Helping our children keep an open heart in a scary world

March 23, 2016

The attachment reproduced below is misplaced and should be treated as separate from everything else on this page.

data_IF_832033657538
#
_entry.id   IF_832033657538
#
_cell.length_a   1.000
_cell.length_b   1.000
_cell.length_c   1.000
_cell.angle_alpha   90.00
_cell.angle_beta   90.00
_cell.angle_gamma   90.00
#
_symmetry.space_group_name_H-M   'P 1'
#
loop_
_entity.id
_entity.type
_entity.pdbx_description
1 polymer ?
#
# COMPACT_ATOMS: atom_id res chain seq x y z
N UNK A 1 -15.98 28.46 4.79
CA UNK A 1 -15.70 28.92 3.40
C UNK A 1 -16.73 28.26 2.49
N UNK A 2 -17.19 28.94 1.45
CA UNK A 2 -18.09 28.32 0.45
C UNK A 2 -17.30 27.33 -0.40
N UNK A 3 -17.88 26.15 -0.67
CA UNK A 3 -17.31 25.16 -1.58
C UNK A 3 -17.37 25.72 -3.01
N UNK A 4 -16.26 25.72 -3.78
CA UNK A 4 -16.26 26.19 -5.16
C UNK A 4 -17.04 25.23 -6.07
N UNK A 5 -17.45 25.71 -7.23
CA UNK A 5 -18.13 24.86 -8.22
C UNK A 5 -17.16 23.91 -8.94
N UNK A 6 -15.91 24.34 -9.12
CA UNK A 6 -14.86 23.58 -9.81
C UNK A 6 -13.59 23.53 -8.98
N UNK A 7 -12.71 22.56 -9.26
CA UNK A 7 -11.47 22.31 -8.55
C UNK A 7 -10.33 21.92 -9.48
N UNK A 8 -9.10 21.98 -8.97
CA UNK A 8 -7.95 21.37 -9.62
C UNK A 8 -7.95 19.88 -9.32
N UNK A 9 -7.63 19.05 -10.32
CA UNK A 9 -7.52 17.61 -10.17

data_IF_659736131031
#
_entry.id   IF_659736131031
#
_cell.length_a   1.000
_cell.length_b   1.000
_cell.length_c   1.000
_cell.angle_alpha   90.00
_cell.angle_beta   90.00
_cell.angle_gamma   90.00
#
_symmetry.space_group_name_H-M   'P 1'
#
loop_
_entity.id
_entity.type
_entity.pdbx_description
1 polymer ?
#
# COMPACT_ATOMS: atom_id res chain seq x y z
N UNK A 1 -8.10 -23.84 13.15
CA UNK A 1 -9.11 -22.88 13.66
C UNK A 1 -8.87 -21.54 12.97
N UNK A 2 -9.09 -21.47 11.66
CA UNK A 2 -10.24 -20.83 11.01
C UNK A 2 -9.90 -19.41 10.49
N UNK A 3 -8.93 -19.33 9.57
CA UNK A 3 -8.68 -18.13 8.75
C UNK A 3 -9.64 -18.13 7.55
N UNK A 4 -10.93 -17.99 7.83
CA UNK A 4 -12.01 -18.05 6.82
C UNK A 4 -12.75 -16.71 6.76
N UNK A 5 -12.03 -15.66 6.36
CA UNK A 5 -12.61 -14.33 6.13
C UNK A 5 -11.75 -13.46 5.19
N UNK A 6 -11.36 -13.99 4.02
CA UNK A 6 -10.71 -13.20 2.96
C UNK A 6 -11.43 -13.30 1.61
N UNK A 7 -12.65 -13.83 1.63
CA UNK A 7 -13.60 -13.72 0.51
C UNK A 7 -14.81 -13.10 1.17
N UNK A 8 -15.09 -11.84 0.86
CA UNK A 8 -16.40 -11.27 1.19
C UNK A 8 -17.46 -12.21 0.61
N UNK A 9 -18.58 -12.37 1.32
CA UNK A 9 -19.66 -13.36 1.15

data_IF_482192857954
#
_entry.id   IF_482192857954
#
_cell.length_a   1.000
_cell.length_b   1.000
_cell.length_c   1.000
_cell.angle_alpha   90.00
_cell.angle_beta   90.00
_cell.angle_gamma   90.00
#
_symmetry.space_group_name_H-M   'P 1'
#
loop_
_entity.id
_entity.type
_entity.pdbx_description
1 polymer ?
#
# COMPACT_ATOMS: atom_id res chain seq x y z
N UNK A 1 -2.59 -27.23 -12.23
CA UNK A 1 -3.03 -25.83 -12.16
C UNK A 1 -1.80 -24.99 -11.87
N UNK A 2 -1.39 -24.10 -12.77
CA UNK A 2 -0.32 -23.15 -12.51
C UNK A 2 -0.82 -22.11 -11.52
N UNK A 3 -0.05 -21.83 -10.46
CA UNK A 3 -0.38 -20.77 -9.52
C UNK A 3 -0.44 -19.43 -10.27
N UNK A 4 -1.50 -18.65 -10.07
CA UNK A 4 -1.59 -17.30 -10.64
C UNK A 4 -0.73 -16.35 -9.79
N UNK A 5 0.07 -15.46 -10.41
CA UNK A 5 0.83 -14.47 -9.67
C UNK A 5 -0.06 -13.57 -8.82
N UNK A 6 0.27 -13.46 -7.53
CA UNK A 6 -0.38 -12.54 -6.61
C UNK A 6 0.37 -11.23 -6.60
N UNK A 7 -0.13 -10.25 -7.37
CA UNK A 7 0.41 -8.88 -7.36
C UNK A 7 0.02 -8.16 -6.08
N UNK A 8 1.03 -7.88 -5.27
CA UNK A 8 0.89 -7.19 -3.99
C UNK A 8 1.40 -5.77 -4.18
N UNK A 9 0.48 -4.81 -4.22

I have a 15 month old daughter and this is not the world I wanted her to inherit. I don’t know how to explain something as awful as what happened in Brussels. Not that I have to right now, she’s only a baby, but one day I will and I dread that day. A few days ago on a trip to buy her some shoes, she walked right up to a little two year old girl whom she never met and wrapped her arms around her in a big hug. Just last night I watched her naked little body march proudly up to the mirror to admire her belly. She pointed out her belly, eyes and nose, then promptly said I love you and gave her reflection a kiss. Her heart is open. Wide open. It’s the most spectacular thing to see in the world. The fact that I recognize how wonderful it is must point to the fact that once upon a time I was like that to. We all were. We come into this world from some unseen place as a force of love, open, willing, alive, and somewhere along the way we begin to build walls around our hearts defending them against the painful realities of life as a human. One of the worries that causes me countless sleepless nights, is the agonizing question of how to protect my daughter and keep her heart open? How can I preserve her loving nature in the face of a world that is so often cruel and punishing? The terrors (and I mean that literally, sadly) of the world aside, she will inevitably experience the difficult emotions that are part of a full life. She will be rejected, she will be brought to tears, she will be the victim of injustice and have to contend with the anger that only unfairness can breed. I can’t stop that from happening without restricting her life in damaging ways. I can’t hide her away from the world, from relationships, from experiences. I have to let her live. This is not easy for me. Sometimes I have to fight myself just to let her walk across the room without shadowing her every step. The thought of anything causing her pain is more than I can bear on my best day, and yet I must. I must let her have the full human experience but at the same time provide her the tools to keep her loving heart open as best I can.